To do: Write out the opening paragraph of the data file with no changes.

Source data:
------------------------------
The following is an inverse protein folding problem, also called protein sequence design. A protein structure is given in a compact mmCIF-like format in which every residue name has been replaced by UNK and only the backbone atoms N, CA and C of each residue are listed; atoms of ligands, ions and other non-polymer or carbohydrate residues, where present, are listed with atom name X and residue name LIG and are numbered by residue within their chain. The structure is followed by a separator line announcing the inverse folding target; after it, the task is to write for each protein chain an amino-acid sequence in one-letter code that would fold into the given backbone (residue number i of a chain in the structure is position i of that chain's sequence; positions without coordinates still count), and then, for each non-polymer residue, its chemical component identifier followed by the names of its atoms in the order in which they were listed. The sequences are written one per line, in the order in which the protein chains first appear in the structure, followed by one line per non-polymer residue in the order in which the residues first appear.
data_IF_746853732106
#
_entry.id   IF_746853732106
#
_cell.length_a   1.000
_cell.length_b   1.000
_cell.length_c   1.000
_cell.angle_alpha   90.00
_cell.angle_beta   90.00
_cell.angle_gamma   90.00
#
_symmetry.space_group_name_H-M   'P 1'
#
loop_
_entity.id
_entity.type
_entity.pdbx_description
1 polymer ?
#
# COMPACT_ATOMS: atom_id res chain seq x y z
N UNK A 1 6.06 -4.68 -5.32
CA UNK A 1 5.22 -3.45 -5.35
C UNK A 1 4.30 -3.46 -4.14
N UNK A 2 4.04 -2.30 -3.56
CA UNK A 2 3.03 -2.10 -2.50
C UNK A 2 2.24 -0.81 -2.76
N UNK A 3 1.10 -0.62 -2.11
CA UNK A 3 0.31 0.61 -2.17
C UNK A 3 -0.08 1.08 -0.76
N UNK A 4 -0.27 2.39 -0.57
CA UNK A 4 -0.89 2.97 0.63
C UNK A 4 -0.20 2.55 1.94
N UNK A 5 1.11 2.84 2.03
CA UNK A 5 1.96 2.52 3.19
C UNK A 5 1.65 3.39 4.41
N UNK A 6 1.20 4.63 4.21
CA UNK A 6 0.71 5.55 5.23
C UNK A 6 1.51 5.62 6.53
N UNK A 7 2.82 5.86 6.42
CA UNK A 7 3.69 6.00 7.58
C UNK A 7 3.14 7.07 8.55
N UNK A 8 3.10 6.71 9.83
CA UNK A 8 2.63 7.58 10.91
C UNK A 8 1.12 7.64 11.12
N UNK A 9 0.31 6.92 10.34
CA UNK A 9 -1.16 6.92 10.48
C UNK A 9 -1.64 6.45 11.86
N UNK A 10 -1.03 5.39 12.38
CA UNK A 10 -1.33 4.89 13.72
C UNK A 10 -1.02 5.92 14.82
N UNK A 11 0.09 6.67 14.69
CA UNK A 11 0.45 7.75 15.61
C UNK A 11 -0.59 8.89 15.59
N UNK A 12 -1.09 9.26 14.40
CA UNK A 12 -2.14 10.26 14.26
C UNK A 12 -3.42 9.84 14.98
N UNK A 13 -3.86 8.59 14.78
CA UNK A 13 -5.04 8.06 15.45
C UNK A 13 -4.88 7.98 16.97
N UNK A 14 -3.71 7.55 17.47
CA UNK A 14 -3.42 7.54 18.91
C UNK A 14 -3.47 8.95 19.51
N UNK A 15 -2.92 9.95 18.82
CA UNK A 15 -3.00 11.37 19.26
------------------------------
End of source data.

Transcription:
The following is an inverse protein folding problem, also called protein sequence design. A protein structure is given in a compact mmCIF-like format in which every residue name has been replaced by UNK and only the backbone atoms N, CA and C of each residue are listed; atoms of ligands, ions and other non-polymer or carbohydrate residues, where present, are listed with atom name X and residue name LIG and are numbered by residue within their chain. The structure is followed by a separator line announcing the inverse folding target; after it, the task is to write for each protein chain an amino-acid sequence in one-letter code that would fold into the given backbone (residue number i of a chain in the structure is position i of that chain's sequence; positions without coordinates still count), and then, for each non-polymer residue, its chemical component identifier followed by the names of its atoms in the order in which they were listed. The sequences are written one per line, in the order in which the protein chains first appear in the structure, followed by one line per non-polymer residue in the order in which the residues first appear.